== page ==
Based on USC’s track record, Thursday’s nonconference matchup with No. 10 Pepperdine should have been as smooth as the coastal breeze.
In late September, the Trojans traveled to Malibu, Calif., for a similar contest with the Waves, where they netted a total of 13 goals en route to their 11th consecutive win of the season.
But for the No. 2 USC men’s water polo team (21-2, 4-2), Thursday’s home game with Pepperdine proved all too challenging, as the Trojans avoided a close scare with a narrow 7-6 win, much to the chagrin of both coaches and players.
“It’s good to get the win, but it is disappointing, for we were hoping to come out and play a lot better,” said junior goalie Joel Dennerley. “We have high expectations for ourselves.”
USC coach Jovan Vavic was quick to express similar displeasure as well.
“I’m not sure we were ever really focused on this game,” Vavic said. “This is a young team, and sometimes coming off a big win, they don’t know how to get themselves ready for each game.”
But at least in the early goings, it appeared as if Vavic’s bunch was prepared and poised for yet another double-digit scoring outburst.
In the first frame, USC scored a total of four goals in a span of five minutes on behalf of junior two-meter Matt Burton, junior driver Peter Kurzeka, redshirt sophomore driver Forest Monroe and sophomore utility Mace Rapsey. Rapsey’s goal was particularly impressive, coming with just one second remaining in the period, and breaking the 3-3 stalemate.
“We had opportunities, particularly 6-on-5 opportunities,” Vavic said.
But despite those opportunities, USC failed to build on its initial lead, allowing a sub-.500 Pepperdine squad to remain within striking distance.
For nearly seven minutes in the second quarter, USC was scoreless before a pair of last-minute goals from redshirt freshmen driver Stephen Siri and freshman two-meter Jeremy Davie, which ballooned USC’s lead to three.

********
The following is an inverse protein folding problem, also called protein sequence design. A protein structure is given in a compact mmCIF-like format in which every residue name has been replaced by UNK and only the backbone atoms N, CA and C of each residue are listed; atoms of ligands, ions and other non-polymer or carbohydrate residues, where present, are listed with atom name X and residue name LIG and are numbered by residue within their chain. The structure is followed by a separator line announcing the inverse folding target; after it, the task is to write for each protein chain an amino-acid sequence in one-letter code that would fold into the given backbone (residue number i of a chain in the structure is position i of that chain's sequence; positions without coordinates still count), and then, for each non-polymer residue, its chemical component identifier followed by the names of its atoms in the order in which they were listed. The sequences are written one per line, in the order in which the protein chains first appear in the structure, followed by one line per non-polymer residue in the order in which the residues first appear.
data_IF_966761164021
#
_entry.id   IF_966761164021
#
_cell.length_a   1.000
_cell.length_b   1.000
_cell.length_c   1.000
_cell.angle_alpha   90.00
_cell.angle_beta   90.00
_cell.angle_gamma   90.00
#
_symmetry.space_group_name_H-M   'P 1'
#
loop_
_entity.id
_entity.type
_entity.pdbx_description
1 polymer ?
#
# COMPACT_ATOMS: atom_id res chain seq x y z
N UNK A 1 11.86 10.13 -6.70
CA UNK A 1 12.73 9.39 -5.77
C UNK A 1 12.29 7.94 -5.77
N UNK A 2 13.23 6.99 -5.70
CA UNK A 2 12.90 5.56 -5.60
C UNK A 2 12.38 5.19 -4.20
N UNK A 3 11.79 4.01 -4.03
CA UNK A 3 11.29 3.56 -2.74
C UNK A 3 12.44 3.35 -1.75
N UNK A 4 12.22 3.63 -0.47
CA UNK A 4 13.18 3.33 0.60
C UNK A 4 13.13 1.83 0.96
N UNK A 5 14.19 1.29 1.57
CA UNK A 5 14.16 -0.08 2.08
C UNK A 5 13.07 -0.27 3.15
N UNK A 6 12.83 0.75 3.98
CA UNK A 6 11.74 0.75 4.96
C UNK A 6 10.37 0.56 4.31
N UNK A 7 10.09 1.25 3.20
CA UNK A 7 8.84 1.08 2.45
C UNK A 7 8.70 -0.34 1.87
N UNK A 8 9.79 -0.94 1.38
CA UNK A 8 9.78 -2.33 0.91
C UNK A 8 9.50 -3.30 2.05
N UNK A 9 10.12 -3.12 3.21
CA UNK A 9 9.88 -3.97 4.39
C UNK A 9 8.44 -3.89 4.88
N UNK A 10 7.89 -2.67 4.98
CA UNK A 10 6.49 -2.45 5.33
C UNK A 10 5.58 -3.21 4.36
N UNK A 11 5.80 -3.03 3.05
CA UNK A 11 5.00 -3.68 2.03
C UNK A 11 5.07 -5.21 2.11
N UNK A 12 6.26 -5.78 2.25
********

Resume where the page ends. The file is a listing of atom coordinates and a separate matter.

In the second half, however, things took a turn for the worse, as the Trojans were outscored 3-1 and sloppy play prevented the USC from spearheading a late run.
“Pepperdine played us tough, but we really took some shots that were ill-advised,” Vavic said. “We created opportunities, we drew ejections and then we just took bad shots.”
Although a third-quarter goal from Kurzeka marked the team’s lone second half score, Vavic made a point to note some positives, as well.
“The most important thing is that we won a game,” Vavic said. “We’re 21-2, and we had a hard week of training too. I’m not concerned. We’re going to come back, rebound and have a big week.”
To win, however, the Trojans were forced to rely on their anchor, Dennerley, and a defense that was able to preserve the team’s narrow lead.
“In the last two games, we’ve given up five and six goals, which is not bad,” Vavic said. “Overall, our execution could have been better, but still, defensively, we did a good job. We stopped them and we won a game. It’s not always going to be pretty.”
Dennerley was quick to echo similar sentiments, noting the team’s strong play in various 5-on-6 defensive situations.
“We had to come up with some big stops,” Dennerley said. “We stopped them on a number of occasions on 5-on-6s, which is always good to do when you’re a man down.”
Despite the win, Dennerley and company won’t be afforded the opportunity to relax any time soon as a Saturday Mountain Pacific Sports Federation contest against Long Beach State awaits.
“I think we need to improve our communication and awareness in both defense and attack,” Dennerley said. “If we do that and go into the game with a better focus, we’ll prevail.”
Despite two easy wins against the 49ers, Vavic stressed the importance of staying focused.
“We need to have a good game against Long Beach,” Vavic said. “That’s going to be a big game because, for them, it’s the most important game of the year.”